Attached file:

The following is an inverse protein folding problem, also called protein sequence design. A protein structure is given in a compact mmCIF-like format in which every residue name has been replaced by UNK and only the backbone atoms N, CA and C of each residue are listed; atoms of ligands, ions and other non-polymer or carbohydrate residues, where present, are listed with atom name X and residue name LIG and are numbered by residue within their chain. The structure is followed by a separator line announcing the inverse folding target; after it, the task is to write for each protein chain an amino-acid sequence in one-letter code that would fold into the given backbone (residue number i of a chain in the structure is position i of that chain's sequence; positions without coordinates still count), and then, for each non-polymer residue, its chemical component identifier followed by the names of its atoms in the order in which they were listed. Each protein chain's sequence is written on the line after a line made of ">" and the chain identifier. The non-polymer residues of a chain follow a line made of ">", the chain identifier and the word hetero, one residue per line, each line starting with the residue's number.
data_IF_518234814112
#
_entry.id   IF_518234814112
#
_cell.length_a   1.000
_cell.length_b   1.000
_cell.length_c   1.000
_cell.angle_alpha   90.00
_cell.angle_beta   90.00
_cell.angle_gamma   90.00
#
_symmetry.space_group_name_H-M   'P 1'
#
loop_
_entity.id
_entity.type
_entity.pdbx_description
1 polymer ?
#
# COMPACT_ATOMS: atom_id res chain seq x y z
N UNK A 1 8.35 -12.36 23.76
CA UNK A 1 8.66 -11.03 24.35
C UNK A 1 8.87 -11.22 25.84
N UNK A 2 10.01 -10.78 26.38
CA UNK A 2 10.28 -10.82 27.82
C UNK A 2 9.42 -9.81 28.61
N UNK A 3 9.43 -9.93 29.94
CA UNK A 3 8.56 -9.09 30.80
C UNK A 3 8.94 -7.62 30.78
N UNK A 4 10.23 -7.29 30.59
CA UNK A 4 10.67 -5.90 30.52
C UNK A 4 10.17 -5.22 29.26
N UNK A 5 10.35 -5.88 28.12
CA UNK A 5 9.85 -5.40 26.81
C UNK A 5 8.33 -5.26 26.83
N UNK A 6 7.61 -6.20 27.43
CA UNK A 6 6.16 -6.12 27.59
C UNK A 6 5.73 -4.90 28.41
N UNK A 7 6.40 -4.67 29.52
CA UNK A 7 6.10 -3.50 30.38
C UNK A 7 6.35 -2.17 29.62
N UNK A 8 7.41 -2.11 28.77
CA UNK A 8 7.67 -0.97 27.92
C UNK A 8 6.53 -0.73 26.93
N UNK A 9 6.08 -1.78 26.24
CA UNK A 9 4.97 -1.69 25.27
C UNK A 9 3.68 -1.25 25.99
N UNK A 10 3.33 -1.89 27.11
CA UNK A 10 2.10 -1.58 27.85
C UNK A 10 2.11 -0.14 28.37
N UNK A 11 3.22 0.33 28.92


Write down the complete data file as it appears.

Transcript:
The following is an inverse protein folding problem, also called protein sequence design. A protein structure is given in a compact mmCIF-like format in which every residue name has been replaced by UNK and only the backbone atoms N, CA and C of each residue are listed; atoms of ligands, ions and other non-polymer or carbohydrate residues, where present, are listed with atom name X and residue name LIG and are numbered by residue within their chain. The structure is followed by a separator line announcing the inverse folding target; after it, the task is to write for each protein chain an amino-acid sequence in one-letter code that would fold into the given backbone (residue number i of a chain in the structure is position i of that chain's sequence; positions without coordinates still count), and then, for each non-polymer residue, its chemical component identifier followed by the names of its atoms in the order in which they were listed. Each protein chain's sequence is written on the line after a line made of ">" and the chain identifier. The non-polymer residues of a chain follow a line made of ">", the chain identifier and the word hetero, one residue per line, each line starting with the residue's number.
data_IF_518234814112
#
_entry.id   IF_518234814112
#
_cell.length_a   1.000
_cell.length_b   1.000
_cell.length_c   1.000
_cell.angle_alpha   90.00
_cell.angle_beta   90.00
_cell.angle_gamma   90.00
#
_symmetry.space_group_name_H-M   'P 1'
#
loop_
_entity.id
_entity.type
_entity.pdbx_description
1 polymer ?
#
# COMPACT_ATOMS: atom_id res chain seq x y z
N UNK A 1 8.35 -12.36 23.76
CA UNK A 1 8.66 -11.03 24.35
C UNK A 1 8.87 -11.22 25.84
N UNK A 2 10.01 -10.78 26.38
CA UNK A 2 10.28 -10.82 27.82
C UNK A 2 9.42 -9.81 28.61
N UNK A 3 9.43 -9.93 29.94
CA UNK A 3 8.56 -9.09 30.80
C UNK A 3 8.94 -7.62 30.78
N UNK A 4 10.23 -7.29 30.59
CA UNK A 4 10.67 -5.90 30.52
C UNK A 4 10.17 -5.22 29.26
N UNK A 5 10.35 -5.88 28.12
CA UNK A 5 9.85 -5.40 26.81
C UNK A 5 8.33 -5.26 26.83
N UNK A 6 7.61 -6.20 27.43
CA UNK A 6 6.16 -6.12 27.59
C UNK A 6 5.73 -4.90 28.41
N UNK A 7 6.40 -4.67 29.52
CA UNK A 7 6.10 -3.50 30.38
C UNK A 7 6.35 -2.17 29.62
N UNK A 8 7.41 -2.11 28.77
CA UNK A 8 7.67 -0.97 27.92
C UNK A 8 6.53 -0.73 26.93
N UNK A 9 6.08 -1.78 26.24
CA UNK A 9 4.97 -1.69 25.27
C UNK A 9 3.68 -1.25 25.99
N UNK A 10 3.33 -1.89 27.11
CA UNK A 10 2.10 -1.58 27.85
C UNK A 10 2.11 -0.14 28.37
N UNK A 11 3.22 0.33 28.92